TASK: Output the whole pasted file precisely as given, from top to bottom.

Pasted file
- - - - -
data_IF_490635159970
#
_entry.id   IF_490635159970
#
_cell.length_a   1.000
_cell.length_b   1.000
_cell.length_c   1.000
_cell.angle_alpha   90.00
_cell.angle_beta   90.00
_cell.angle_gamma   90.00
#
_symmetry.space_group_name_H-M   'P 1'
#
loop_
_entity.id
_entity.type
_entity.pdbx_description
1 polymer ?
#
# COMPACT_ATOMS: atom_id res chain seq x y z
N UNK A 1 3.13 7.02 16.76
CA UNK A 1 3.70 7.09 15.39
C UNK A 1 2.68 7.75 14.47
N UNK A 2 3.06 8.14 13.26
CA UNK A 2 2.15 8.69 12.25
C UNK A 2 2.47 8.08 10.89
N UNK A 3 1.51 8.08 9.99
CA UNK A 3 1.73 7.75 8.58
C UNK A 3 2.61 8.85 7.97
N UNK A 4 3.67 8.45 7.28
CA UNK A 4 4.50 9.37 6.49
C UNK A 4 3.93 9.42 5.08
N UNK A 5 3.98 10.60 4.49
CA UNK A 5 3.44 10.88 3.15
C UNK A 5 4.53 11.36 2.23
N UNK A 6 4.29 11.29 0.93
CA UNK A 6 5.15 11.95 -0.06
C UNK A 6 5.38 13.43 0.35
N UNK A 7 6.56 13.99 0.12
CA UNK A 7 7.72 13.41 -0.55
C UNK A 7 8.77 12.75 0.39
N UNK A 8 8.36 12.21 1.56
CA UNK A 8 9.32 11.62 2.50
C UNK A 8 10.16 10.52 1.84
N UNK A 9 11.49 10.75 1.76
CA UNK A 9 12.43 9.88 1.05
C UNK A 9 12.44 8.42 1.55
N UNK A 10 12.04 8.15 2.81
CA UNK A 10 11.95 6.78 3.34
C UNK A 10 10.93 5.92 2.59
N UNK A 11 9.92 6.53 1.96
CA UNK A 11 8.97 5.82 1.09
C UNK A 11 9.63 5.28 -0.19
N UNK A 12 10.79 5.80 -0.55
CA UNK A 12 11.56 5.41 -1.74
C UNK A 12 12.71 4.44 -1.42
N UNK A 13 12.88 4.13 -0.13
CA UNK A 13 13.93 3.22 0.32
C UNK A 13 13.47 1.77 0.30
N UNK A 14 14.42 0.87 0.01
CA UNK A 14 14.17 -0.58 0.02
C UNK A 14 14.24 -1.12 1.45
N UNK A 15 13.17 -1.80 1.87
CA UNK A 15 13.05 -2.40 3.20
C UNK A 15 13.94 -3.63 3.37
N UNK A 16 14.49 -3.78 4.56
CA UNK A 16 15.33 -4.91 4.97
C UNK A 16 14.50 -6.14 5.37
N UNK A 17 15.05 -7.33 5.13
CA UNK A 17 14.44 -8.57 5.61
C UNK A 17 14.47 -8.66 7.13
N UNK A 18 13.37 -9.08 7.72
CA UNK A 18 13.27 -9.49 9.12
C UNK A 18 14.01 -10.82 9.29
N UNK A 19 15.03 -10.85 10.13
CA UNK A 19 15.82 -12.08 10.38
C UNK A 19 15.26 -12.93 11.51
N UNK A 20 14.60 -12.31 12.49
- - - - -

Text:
data_IF_490635159970
#
_entry.id   IF_490635159970
#
_cell.length_a   1.000
_cell.length_b   1.000
_cell.length_c   1.000
_cell.angle_alpha   90.00
_cell.angle_beta   90.00
_cell.angle_gamma   90.00
#
_symmetry.space_group_name_H-M   'P 1'
#
loop_
_entity.id
_entity.type
_entity.pdbx_description
1 polymer ?
#
# COMPACT_ATOMS: atom_id res chain seq x y z
N UNK A 1 3.13 7.02 16.76
CA UNK A 1 3.70 7.09 15.39
C UNK A 1 2.68 7.75 14.47
N UNK A 2 3.06 8.14 13.26
CA UNK A 2 2.15 8.69 12.25
C UNK A 2 2.47 8.08 10.89
N UNK A 3 1.51 8.08 9.99
CA UNK A 3 1.73 7.75 8.58
C UNK A 3 2.61 8.85 7.97
N UNK A 4 3.67 8.45 7.28
CA UNK A 4 4.50 9.37 6.49
C UNK A 4 3.93 9.42 5.08
N UNK A 5 3.98 10.60 4.49
CA UNK A 5 3.44 10.88 3.15
C UNK A 5 4.53 11.36 2.23
N UNK A 6 4.29 11.29 0.93
CA UNK A 6 5.15 11.95 -0.06
C UNK A 6 5.38 13.43 0.35
N UNK A 7 6.56 13.99 0.12
CA UNK A 7 7.72 13.41 -0.55
C UNK A 7 8.77 12.75 0.39
N UNK A 8 8.36 12.21 1.56
CA UNK A 8 9.32 11.62 2.50
C UNK A 8 10.16 10.52 1.84
N UNK A 9 11.49 10.75 1.76
CA UNK A 9 12.43 9.88 1.05
C UNK A 9 12.44 8.42 1.55
N UNK A 10 12.04 8.15 2.81
CA UNK A 10 11.95 6.78 3.34
C UNK A 10 10.93 5.92 2.59
N UNK A 11 9.92 6.53 1.96
CA UNK A 11 8.97 5.82 1.09
C UNK A 11 9.63 5.28 -0.19
N UNK A 12 10.79 5.80 -0.55
CA UNK A 12 11.56 5.41 -1.74
C UNK A 12 12.71 4.44 -1.42
N UNK A 13 12.88 4.13 -0.13
CA UNK A 13 13.93 3.22 0.32
C UNK A 13 13.47 1.77 0.30
N UNK A 14 14.42 0.87 0.01
CA UNK A 14 14.17 -0.58 0.02
C UNK A 14 14.24 -1.12 1.45
N UNK A 15 13.17 -1.80 1.87
CA UNK A 15 13.05 -2.40 3.20
C UNK A 15 13.94 -3.63 3.37
N UNK A 16 14.49 -3.78 4.56
CA UNK A 16 15.33 -4.91 4.97
C UNK A 16 14.50 -6.14 5.37
N UNK A 17 15.05 -7.33 5.13
CA UNK A 17 14.44 -8.57 5.61
C UNK A 17 14.47 -8.66 7.13
N UNK A 18 13.37 -9.08 7.72
CA UNK A 18 13.27 -9.49 9.12
C UNK A 18 14.01 -10.82 9.29
N UNK A 19 15.03 -10.85 10.13
CA UNK A 19 15.82 -12.08 10.38
C UNK A 19 15.26 -12.93 11.51
N UNK A 20 14.60 -12.31 12.49